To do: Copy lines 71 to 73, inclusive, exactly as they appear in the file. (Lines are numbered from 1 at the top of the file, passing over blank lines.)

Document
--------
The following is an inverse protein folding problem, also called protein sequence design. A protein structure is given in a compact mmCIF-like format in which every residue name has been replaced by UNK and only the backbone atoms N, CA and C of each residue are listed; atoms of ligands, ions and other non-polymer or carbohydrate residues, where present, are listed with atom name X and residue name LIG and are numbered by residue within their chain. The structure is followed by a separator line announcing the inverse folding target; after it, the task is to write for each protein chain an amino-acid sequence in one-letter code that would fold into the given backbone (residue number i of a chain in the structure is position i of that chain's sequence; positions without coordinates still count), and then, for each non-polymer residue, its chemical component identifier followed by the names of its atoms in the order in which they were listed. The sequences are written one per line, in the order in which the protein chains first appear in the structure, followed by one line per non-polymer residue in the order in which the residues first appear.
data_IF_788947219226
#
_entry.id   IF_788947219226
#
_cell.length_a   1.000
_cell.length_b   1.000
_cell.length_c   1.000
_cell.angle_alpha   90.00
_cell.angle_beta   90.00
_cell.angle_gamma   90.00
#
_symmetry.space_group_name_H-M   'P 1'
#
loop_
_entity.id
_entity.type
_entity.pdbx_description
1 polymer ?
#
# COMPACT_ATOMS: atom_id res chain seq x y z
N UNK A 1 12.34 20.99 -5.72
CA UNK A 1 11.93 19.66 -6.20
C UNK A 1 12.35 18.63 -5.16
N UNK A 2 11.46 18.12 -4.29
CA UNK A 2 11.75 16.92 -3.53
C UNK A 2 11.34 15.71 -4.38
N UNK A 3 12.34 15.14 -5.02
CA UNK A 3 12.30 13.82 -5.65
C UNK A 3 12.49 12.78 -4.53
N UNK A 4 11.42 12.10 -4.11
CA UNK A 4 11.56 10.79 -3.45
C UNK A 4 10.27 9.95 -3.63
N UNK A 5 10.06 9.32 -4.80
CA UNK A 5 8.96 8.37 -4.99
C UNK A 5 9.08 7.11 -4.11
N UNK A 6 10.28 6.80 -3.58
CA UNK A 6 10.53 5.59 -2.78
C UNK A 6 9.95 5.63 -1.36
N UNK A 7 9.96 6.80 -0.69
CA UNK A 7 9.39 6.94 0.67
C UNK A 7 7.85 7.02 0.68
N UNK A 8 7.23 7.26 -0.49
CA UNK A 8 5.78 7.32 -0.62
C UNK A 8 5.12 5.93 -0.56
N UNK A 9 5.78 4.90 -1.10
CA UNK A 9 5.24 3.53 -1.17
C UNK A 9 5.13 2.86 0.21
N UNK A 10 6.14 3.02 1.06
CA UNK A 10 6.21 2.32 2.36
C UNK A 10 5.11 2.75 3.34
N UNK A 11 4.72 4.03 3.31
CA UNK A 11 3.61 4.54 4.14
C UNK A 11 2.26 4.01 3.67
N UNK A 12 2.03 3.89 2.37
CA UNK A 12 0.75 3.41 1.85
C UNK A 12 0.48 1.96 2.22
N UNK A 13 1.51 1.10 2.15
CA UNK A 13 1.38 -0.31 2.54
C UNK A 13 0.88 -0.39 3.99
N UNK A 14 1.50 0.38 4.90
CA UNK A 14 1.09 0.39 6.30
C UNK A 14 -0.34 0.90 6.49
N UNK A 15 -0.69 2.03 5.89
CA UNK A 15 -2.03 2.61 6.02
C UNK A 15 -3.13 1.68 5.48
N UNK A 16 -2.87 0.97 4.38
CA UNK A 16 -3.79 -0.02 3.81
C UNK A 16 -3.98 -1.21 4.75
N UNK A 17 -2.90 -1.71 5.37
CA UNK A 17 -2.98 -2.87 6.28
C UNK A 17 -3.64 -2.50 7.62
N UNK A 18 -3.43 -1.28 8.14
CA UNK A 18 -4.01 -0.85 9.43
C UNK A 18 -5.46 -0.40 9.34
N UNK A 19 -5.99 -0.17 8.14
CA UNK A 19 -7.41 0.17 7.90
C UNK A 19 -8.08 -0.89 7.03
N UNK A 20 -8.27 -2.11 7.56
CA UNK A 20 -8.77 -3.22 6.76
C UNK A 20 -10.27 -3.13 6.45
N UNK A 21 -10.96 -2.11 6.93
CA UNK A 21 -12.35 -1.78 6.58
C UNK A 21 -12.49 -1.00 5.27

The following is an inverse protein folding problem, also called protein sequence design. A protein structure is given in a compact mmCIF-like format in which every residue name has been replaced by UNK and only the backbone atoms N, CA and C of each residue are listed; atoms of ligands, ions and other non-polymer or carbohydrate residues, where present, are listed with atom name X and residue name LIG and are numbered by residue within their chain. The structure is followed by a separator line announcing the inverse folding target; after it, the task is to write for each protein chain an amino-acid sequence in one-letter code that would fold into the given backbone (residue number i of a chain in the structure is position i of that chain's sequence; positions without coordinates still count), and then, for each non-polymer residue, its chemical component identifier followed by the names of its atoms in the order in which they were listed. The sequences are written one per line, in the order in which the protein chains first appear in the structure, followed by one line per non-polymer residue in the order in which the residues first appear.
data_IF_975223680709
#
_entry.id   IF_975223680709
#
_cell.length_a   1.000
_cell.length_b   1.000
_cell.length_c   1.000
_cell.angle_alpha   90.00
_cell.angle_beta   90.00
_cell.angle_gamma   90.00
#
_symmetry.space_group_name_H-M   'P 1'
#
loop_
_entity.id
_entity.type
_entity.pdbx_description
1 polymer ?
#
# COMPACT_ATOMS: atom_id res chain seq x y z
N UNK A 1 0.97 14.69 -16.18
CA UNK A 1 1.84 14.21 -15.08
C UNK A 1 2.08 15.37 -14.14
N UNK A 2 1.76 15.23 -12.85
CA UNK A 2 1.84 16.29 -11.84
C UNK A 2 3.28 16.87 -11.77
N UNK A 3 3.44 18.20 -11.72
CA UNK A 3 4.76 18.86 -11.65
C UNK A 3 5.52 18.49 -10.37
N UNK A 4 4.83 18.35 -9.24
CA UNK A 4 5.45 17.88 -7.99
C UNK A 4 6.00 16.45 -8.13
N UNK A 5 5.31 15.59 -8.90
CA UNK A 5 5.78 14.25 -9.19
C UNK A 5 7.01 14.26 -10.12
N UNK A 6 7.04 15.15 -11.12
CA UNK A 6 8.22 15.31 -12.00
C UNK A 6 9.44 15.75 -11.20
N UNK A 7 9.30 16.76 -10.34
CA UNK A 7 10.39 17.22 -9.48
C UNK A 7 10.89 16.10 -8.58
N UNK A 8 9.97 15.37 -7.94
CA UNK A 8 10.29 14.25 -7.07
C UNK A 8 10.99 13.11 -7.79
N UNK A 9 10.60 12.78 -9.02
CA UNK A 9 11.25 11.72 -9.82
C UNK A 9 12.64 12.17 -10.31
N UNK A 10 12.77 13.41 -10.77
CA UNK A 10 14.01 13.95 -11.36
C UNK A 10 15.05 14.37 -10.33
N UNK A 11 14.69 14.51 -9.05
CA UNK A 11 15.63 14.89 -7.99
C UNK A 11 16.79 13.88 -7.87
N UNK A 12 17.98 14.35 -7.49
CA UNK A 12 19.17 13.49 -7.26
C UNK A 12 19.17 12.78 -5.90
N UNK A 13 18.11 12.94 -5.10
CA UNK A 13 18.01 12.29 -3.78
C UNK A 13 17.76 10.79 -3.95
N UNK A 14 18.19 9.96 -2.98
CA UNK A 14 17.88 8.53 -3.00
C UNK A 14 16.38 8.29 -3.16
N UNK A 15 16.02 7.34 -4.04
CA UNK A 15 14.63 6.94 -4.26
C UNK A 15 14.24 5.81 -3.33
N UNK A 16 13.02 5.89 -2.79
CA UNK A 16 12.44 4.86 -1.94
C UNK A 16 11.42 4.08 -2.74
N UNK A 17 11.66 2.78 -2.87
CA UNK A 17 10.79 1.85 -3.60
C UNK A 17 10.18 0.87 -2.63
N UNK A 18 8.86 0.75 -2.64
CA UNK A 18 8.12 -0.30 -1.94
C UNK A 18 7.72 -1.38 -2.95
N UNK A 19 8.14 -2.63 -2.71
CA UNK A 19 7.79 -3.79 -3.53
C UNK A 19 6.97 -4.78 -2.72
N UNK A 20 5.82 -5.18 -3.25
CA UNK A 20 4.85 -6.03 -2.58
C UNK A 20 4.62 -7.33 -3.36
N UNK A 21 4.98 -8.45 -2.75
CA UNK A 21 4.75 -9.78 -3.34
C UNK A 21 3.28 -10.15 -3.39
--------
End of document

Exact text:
CA UNK A 17 -2.98 -2.87 6.28
C UNK A 17 -3.64 -2.50 7.62
N UNK A 18 -3.43 -1.28 8.14